Multitasking Tips for Busy Funeral Directors


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Fifteen minutes before an arrangement conference is scheduled to begin, the phone rings. It’s a caller who is interested in advance funeral planning and has questions about the process. You owe a call to the florist to coordinate a delivery. Your cell phone buzzes… again. The “unread emails” notification on your computer beckons. Tasks accumulate and your to-do list grows ever longer.

Although research suggests our brains aren’t “wired” for multitasking, it’s often simply an unavoidable part of our lives. For funeral directors, the pressure of multitasking comes with the added stress of knowing each grieving family deserves complete attention. When faced with situations that require you to rapidly switch between tasks, here are a few tips to help you stay focused.

Prioritize.

Some days, every task seems like a top priority. As new tasks come up, evaluate their true value and urgency relative to the work you’re doing at the time. Direct communications from families who want to discuss funeral plans – both pre-need and at-need – require the quickest action. Being flexible about your other planned tasks can help keep stress to a minimum.

Delegate.

It’s important to have backup plans when coordinating events – and that includes having a backup for yourself. If you’re suddenly called away to attend to a more urgent matter, having a qualified person ready to take over for you can help avoid additional complications. Training and communication are critical in these instances to ensure your colleagues are ready to step up and understand what is expected of them.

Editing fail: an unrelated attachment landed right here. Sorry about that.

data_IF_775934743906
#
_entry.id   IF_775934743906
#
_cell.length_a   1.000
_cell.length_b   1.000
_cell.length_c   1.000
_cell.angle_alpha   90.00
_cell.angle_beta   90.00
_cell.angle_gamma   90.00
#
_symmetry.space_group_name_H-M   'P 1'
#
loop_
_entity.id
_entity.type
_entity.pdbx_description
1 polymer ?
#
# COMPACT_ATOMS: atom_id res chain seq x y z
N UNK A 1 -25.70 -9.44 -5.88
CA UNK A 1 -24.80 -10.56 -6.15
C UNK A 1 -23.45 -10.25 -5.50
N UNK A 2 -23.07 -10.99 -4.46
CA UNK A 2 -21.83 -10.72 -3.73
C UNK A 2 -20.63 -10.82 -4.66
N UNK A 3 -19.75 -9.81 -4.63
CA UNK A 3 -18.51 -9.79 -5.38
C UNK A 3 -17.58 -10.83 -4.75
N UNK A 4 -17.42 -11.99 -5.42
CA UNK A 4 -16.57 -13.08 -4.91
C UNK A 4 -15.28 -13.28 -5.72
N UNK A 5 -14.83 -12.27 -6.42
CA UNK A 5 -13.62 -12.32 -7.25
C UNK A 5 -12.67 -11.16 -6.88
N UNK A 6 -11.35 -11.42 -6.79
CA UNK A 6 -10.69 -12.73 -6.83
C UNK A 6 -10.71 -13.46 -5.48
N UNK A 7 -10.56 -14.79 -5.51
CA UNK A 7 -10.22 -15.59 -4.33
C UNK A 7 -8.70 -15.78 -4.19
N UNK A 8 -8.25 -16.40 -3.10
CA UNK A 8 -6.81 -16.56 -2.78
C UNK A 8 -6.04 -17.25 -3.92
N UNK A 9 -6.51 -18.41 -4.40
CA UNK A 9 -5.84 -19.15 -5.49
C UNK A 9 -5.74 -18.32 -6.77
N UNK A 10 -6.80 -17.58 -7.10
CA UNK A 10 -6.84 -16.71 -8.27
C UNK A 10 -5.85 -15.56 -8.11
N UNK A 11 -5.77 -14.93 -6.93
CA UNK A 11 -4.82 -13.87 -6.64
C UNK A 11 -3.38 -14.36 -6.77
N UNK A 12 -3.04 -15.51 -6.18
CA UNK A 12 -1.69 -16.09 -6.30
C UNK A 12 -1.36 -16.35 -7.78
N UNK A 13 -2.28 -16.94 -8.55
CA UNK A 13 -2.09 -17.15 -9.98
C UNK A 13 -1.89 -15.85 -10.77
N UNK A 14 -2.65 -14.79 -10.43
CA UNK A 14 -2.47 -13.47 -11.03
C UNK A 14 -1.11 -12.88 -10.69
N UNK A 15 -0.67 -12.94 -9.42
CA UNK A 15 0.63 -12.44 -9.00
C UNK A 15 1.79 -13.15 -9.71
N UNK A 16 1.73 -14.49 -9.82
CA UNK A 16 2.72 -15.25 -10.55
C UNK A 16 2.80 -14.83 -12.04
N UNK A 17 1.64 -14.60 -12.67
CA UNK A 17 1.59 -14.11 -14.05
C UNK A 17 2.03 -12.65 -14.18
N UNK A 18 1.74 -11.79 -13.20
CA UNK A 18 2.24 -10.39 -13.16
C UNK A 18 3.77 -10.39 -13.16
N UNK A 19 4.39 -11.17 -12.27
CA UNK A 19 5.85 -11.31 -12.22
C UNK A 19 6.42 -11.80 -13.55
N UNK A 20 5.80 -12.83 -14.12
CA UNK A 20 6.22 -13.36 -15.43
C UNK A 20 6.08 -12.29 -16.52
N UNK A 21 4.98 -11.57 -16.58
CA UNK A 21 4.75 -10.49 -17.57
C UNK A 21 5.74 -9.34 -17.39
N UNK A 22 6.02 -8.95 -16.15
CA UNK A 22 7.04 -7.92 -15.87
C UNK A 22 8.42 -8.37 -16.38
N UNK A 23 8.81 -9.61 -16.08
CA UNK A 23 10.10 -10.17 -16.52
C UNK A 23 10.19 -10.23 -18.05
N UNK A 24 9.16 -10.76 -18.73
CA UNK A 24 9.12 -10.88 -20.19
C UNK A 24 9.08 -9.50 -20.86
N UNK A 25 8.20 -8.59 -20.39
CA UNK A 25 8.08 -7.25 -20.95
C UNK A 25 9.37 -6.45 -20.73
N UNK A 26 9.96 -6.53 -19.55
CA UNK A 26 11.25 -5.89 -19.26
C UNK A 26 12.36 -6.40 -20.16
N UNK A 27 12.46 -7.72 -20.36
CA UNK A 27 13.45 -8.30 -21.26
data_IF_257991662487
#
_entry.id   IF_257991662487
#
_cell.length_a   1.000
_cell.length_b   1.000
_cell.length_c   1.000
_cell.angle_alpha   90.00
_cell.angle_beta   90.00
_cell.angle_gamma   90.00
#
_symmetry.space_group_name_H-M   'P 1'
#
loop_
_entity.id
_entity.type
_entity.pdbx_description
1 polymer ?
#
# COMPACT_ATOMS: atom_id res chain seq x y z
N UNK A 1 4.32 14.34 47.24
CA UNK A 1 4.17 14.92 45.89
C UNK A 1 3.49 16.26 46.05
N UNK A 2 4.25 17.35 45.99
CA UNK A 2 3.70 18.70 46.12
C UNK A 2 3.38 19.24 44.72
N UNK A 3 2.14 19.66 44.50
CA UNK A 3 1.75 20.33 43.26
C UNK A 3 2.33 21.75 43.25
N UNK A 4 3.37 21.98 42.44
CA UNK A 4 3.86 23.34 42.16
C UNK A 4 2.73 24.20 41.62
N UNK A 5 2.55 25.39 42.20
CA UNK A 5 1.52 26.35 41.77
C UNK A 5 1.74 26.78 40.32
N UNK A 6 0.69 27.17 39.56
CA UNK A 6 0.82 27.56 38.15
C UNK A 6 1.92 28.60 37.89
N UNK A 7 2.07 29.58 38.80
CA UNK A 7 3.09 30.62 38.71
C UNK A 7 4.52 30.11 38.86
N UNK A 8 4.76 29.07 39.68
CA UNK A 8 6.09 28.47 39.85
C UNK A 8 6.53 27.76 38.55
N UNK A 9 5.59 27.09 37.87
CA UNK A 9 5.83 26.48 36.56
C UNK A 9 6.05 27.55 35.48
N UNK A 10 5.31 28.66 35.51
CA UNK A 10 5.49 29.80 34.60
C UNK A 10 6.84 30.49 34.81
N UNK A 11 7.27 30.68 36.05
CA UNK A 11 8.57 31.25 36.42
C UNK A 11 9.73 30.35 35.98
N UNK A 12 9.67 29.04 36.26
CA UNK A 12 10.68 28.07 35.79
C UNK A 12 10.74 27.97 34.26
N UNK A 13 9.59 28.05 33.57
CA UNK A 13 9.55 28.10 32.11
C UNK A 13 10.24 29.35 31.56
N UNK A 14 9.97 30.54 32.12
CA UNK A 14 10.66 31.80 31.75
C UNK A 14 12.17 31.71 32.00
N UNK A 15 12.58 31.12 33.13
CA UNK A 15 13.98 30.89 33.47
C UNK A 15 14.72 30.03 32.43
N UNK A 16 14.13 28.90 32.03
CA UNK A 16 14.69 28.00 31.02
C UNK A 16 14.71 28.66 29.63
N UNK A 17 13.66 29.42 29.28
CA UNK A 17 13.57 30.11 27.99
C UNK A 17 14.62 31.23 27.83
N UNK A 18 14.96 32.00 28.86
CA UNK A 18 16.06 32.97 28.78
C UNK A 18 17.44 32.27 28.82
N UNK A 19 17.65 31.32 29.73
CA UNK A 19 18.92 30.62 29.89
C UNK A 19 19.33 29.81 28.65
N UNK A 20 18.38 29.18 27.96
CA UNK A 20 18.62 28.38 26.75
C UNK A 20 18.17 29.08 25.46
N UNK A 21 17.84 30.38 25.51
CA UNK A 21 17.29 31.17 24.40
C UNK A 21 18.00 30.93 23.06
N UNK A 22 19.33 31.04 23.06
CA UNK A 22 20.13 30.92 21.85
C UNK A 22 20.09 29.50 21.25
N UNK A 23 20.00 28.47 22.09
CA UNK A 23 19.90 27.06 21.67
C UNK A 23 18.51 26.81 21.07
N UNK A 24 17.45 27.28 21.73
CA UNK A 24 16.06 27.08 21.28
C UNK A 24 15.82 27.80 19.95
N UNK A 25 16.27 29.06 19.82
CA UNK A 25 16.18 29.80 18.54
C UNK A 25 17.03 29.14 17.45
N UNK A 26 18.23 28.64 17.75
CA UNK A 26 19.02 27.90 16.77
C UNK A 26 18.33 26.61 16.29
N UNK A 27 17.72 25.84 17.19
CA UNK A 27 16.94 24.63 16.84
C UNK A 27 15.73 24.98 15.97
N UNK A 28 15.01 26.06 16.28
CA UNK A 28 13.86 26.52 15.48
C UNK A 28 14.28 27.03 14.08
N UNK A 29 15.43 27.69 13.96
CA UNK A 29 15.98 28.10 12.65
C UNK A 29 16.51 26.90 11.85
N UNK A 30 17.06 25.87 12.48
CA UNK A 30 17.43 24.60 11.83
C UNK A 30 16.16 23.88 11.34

Confirm.

When a day becomes stressful, it’s easy to overlook typical processes to confirm that facilities are booked, deliveries are scheduled and everyone is aware of the funeral service schedule. But double-checking these items on your list can save you from spending additional time correcting problems later.

Plan.

If you do get a break after a busy time, take stock of how you and your colleagues handled the many tasks you were asked to perform. Was there an issue that could have been avoided if a different procedure had been in place? Is cross-training required to ensure additional staff members can take on tasks when the person who is usually responsible has more urgent priorities? Evaluating questions like these can help you work more efficiently during the next inevitably busy time.

What tips have you found helpful for ensuring services and funeral business operations continue smoothly (and your stress stays at a minimum) during busy times? Share your thoughts in the comments below.

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